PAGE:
Comments on the winners by the jury
Mayu Mohanna, jury member from Peru, said of Paul Hansen’s winning picture: “The strength of the pictures lies in the way it contrasts the anger and sorrow of the adults with the innocence of the children. It’s a picture I will not forget.”
Santiago Lyon, vice president and director of photography at The Associated Press, spoke of the selection of prizewinners: “When I look at the results, as chair of the jury, I think that the World Press Photo of the Year, and all the other photos that were given prizes, were solid, stellar examples of first-rate photojournalism that is powerful, that is lasting, and that will reach whoever looks at them.”
The judging was conducted at the World Press Photo office in Amsterdam. All entries were anonymously presented to the jury, who discussed their merits over a two-week period. The jury operates independently and a secretary without voting rights safeguards the fairness of the procedure. The contest drew entries from professional press photographers, photojournalists and documentary photographers across the world. By the mid-January deadline, 103,481 images had been submitted by 5,666 photographers from 124 countries.
View all winners in the online gallery.
Have you ever wondered what it would be like to be a photojournalist for the military? As a photographer for the United States Air Force, Staff Sgt. Ryan Crane does just that, documenting life in the combat zone during recent deployments to Afghanistan.
A revealing new documentary by Hannah Hill, titled “Snap Snap Snap” (below), about Crane’s life and work is up on YouTube and it’s definitely worth checking out. (Running time is just under 15 minutes.) Crane, a Nikon shooter, also answered some questions about what it’s like to be a photographer in a combat zone in an informal Q&A on Reddit (read it here), where the documentary was first shared.
Read full article here
The Nenets of northern Siberia live at temperatures of -35C, wash just once a year and eat raw reindeer liver to survive. Photographer Sebastião Salgado travelled with them.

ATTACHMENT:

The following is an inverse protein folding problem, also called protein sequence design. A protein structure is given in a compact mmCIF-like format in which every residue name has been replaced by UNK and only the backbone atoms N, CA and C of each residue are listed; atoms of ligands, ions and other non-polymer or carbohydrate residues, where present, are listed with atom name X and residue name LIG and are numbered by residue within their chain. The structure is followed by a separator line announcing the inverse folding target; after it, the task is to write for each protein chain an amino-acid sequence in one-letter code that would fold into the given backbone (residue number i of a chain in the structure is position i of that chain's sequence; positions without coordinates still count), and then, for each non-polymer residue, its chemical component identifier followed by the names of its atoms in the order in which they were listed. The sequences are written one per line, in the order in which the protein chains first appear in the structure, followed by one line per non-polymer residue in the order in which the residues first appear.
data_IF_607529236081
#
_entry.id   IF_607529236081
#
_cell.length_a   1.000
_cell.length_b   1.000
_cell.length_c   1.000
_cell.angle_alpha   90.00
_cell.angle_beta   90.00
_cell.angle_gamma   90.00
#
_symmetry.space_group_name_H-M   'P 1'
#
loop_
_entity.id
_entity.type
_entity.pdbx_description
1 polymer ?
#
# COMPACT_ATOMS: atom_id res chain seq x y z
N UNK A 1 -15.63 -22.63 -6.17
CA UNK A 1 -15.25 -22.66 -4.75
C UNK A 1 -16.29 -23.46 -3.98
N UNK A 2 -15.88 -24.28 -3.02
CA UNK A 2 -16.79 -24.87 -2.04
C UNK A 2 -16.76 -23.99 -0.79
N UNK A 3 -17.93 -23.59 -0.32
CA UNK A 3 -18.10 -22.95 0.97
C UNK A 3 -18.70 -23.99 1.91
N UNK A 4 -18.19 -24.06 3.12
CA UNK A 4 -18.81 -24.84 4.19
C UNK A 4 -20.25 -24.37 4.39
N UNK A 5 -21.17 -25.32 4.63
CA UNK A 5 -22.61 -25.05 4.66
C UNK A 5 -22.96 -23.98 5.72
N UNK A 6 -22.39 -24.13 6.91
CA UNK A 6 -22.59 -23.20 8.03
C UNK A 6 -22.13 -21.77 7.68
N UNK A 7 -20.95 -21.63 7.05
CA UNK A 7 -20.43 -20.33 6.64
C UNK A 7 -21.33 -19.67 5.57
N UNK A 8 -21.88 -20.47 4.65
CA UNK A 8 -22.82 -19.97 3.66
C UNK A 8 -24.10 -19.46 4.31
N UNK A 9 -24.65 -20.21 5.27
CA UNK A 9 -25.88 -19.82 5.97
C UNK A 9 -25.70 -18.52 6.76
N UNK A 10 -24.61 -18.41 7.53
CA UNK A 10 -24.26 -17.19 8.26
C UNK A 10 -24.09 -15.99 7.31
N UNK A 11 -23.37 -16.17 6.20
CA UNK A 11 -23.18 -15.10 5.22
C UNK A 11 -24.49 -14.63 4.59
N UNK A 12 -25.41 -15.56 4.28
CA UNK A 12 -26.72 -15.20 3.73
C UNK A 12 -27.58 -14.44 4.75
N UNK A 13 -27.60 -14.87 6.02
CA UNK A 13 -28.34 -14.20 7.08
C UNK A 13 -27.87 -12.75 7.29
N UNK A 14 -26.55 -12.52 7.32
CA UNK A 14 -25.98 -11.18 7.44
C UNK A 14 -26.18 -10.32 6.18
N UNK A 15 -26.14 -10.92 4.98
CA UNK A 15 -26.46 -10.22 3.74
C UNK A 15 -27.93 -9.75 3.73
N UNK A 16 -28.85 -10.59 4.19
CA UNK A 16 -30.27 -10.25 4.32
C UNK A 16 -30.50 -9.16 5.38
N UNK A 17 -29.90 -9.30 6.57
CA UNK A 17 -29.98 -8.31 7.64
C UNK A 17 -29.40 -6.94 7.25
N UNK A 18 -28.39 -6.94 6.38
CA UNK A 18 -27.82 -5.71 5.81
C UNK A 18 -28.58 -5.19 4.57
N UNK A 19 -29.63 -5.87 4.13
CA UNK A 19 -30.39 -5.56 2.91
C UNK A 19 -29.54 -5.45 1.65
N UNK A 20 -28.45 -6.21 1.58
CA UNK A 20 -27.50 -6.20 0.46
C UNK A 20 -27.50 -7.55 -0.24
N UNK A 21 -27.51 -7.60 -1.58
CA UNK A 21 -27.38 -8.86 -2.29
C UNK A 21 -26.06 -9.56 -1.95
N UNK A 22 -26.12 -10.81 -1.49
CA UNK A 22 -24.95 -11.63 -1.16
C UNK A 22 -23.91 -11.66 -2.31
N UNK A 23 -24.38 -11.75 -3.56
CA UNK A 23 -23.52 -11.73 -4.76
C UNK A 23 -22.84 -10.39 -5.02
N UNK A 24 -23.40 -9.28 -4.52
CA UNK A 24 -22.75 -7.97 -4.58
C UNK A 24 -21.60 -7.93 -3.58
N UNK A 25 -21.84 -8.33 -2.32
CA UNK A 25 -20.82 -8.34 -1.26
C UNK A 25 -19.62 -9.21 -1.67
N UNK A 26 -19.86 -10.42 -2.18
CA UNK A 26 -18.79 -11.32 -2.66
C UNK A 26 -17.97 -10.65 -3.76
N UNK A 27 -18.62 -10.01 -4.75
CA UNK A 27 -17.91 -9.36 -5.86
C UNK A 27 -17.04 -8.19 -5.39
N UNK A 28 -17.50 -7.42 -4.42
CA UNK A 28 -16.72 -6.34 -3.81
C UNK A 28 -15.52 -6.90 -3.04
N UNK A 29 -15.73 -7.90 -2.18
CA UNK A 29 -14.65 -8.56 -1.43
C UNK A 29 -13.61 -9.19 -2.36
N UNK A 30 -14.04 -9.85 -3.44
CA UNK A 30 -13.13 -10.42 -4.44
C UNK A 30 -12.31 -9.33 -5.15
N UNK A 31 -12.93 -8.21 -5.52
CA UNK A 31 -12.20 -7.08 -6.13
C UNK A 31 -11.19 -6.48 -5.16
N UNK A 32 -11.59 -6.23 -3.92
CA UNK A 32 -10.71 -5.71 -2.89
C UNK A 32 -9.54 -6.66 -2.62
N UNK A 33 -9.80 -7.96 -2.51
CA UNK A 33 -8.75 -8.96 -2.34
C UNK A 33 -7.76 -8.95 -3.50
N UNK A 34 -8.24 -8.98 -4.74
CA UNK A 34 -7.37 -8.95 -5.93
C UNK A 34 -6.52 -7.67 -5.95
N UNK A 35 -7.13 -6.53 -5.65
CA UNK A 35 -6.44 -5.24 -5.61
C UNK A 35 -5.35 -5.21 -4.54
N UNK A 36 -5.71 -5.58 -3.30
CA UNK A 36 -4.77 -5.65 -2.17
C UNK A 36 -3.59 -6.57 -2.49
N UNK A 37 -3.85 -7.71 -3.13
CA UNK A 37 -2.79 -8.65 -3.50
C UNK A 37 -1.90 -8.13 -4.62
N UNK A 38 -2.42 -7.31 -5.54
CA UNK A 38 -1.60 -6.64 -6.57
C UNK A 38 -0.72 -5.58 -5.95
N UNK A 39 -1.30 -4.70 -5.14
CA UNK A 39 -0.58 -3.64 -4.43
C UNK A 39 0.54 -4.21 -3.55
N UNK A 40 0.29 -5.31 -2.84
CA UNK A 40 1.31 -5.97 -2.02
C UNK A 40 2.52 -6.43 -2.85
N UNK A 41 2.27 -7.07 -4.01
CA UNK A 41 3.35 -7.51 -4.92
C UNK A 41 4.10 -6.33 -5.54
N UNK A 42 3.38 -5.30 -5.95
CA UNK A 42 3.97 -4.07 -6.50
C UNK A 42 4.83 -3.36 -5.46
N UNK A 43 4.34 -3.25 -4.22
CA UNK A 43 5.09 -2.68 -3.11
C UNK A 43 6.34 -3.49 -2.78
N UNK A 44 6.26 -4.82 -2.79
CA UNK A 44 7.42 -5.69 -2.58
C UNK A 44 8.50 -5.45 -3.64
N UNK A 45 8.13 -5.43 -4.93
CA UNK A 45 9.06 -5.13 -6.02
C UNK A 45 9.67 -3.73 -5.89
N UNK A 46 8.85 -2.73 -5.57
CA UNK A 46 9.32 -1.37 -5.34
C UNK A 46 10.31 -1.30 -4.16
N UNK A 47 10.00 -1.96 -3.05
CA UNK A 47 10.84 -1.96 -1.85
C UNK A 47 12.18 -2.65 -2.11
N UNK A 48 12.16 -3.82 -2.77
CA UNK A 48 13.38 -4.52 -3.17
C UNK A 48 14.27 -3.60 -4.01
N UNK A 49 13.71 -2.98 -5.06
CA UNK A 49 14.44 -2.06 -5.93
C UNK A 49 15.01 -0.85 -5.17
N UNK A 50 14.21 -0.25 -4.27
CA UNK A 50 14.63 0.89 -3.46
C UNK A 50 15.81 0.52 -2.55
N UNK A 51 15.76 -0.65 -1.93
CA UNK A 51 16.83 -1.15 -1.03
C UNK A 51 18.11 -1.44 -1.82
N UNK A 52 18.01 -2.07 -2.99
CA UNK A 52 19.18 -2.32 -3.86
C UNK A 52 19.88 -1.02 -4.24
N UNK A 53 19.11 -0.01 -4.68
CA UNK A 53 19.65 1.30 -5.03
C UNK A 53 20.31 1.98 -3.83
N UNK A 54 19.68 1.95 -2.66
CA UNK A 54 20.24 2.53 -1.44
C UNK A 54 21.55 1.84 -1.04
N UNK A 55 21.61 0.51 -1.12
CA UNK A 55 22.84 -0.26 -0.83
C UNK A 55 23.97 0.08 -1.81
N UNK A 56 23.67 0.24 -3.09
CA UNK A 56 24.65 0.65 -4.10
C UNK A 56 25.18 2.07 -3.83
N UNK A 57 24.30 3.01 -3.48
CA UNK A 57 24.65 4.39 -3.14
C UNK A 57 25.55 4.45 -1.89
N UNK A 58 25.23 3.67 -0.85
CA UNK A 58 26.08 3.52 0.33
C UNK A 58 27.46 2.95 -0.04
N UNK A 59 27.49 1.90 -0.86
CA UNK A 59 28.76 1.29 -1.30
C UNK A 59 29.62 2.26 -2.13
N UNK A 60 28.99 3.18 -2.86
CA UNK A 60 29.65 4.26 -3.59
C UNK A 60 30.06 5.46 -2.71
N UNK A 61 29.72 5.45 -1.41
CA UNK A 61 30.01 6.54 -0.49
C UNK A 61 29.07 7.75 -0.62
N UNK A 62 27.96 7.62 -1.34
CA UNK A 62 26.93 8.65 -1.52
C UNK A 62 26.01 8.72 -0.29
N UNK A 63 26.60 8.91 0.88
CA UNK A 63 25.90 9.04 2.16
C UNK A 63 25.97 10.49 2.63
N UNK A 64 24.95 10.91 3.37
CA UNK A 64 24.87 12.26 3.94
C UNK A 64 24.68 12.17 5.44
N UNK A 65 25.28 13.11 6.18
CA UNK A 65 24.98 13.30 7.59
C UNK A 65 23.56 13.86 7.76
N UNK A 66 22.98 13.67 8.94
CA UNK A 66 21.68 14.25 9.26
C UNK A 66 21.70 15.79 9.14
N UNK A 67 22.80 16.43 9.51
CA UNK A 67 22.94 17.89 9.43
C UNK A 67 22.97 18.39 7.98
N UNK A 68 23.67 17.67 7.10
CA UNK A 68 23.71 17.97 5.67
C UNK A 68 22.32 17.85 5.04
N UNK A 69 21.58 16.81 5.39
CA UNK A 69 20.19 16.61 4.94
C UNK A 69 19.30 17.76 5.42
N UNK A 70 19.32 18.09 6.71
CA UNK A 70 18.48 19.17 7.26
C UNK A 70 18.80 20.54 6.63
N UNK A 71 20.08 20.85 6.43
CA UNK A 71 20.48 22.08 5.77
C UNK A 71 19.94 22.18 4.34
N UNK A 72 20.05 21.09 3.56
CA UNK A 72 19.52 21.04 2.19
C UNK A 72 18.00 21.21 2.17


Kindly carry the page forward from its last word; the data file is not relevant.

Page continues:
Eight years ago, at the age of 60, Sebastião Salgado set out on his most ambitious project. The photographer, best known for his painterly portraits of migrant communities and manual workers, decided to document the world’s pristine territories – areas untainted by the brutal grind of industry, exploitation and modern life.
Through his work, Salgado had seen so much horror – in the Democratic Republic of the Congo, he witnessed 10,000 people die in one day in the refugee camps of Goma. The playwright Arthur Miller once described Salgado’s pictures as an act of deep devotion, but the photographer returned from Exodus, a project about people fleeing genocide, with his faith in tatters. “I was injured in my heart and my spirit,” he says. “I came away from this with incredible despair.” So he embarked on Genesis, hoping it would be restorative, a celebration of the world’s natural beauty. (…..)
Read full article here
See all images here
by rosielarose. imdb.com
A film that took 5 years to make and co-ordinate. Shot in Panarama 70mm, across 26 countries, needing major government and regulatory clearances, having to wait for certain seasons or lunar phases to get the light to hit the way director Fricke wanted…carefully strung together with a massive 7.1 surround sound design and music score from Michael Stearns, Marcello de Francisci, and Lisa Gerrard (of Dead Can Dance).